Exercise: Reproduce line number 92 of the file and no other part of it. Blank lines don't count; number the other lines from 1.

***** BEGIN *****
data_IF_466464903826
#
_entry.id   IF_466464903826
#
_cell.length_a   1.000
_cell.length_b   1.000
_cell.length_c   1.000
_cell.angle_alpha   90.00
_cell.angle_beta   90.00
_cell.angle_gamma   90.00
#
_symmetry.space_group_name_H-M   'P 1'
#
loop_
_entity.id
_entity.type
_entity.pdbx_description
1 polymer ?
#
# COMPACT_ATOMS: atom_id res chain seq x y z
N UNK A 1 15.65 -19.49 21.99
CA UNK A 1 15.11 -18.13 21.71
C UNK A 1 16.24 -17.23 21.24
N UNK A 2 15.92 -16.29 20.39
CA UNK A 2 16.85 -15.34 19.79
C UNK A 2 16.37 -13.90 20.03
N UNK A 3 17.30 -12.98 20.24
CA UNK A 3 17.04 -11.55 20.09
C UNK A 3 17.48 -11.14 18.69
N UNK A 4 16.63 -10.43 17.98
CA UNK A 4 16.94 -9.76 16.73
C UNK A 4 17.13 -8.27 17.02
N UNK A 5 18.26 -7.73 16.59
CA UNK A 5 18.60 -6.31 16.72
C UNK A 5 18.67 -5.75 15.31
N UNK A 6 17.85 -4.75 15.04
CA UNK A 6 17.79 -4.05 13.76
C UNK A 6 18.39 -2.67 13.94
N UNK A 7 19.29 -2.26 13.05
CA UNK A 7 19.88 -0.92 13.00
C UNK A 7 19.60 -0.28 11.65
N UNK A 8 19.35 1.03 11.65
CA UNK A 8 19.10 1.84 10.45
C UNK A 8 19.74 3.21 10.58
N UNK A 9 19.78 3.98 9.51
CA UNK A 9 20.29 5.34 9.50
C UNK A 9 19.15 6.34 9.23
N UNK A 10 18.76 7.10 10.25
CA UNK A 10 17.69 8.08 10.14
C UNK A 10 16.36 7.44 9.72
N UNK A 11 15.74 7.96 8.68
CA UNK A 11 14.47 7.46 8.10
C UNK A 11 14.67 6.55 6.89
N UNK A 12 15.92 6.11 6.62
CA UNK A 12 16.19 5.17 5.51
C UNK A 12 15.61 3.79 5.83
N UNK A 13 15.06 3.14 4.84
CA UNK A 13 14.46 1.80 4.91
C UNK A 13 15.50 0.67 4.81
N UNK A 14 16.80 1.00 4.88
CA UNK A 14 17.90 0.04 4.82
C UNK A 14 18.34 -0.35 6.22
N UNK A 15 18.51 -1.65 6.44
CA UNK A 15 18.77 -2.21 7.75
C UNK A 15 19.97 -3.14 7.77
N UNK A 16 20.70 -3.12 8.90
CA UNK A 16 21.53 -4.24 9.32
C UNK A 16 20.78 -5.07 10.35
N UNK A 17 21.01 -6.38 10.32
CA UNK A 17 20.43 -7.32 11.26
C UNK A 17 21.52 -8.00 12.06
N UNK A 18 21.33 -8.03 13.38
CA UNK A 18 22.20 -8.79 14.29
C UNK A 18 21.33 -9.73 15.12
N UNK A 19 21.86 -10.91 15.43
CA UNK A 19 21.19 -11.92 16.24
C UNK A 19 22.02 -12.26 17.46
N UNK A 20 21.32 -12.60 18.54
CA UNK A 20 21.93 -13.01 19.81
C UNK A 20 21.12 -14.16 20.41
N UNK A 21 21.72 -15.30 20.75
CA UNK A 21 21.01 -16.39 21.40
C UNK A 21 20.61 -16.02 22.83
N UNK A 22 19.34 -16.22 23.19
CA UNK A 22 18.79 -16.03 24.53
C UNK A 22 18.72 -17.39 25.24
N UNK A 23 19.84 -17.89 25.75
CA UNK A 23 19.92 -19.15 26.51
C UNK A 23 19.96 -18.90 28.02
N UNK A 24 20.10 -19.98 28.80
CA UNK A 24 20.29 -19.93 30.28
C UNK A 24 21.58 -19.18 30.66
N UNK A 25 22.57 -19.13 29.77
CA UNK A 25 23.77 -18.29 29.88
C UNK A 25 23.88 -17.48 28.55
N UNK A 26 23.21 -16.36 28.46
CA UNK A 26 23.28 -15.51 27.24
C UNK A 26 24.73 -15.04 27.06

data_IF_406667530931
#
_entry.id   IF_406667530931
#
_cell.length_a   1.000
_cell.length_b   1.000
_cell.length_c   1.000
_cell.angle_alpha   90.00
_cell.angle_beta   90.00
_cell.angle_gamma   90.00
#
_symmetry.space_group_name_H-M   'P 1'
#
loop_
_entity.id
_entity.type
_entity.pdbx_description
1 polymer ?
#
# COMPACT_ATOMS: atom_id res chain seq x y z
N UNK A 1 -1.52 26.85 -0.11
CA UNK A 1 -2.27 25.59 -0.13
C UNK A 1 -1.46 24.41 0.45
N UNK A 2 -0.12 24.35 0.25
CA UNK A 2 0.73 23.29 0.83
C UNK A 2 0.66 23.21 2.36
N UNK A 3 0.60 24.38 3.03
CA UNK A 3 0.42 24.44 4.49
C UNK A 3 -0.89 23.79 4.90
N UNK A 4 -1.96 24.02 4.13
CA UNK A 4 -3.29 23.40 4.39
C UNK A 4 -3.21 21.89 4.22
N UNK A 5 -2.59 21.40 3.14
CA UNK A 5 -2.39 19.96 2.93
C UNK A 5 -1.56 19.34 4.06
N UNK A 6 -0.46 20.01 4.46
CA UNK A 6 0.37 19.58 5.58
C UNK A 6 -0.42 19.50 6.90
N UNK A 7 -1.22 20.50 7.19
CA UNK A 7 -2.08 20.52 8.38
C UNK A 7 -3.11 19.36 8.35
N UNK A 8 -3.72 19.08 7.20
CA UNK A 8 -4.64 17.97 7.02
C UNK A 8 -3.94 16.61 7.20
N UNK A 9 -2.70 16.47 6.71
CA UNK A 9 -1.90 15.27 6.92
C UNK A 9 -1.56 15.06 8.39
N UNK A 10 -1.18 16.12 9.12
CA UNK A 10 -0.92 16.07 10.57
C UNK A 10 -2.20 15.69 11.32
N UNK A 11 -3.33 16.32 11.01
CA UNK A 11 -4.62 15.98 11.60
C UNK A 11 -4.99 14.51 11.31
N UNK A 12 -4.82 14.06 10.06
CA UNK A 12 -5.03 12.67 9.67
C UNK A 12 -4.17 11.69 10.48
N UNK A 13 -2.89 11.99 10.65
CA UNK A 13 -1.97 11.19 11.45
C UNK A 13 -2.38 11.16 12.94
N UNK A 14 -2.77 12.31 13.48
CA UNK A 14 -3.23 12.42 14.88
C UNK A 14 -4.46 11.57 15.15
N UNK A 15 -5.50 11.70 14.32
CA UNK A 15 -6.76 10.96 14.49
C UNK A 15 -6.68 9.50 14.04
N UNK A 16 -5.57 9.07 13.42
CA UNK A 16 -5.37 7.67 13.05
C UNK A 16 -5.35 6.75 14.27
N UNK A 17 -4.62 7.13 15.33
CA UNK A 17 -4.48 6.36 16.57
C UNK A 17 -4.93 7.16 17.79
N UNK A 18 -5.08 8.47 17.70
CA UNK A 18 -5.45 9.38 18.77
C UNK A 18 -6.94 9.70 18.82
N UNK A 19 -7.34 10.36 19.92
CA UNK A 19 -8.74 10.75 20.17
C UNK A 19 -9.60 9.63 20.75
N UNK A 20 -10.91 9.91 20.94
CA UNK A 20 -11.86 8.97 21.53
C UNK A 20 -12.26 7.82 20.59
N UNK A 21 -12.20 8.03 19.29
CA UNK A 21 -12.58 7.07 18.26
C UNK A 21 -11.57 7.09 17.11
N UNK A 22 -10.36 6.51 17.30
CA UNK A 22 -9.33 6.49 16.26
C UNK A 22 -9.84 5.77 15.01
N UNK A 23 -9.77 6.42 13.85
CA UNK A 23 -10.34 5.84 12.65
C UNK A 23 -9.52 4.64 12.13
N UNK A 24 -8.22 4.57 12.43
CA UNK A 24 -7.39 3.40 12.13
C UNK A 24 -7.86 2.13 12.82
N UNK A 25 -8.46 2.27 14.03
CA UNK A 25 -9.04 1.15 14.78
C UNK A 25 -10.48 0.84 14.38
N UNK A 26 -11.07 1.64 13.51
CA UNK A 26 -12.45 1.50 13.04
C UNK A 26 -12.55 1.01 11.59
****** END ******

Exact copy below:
C UNK A 24 21.58 -19.18 30.66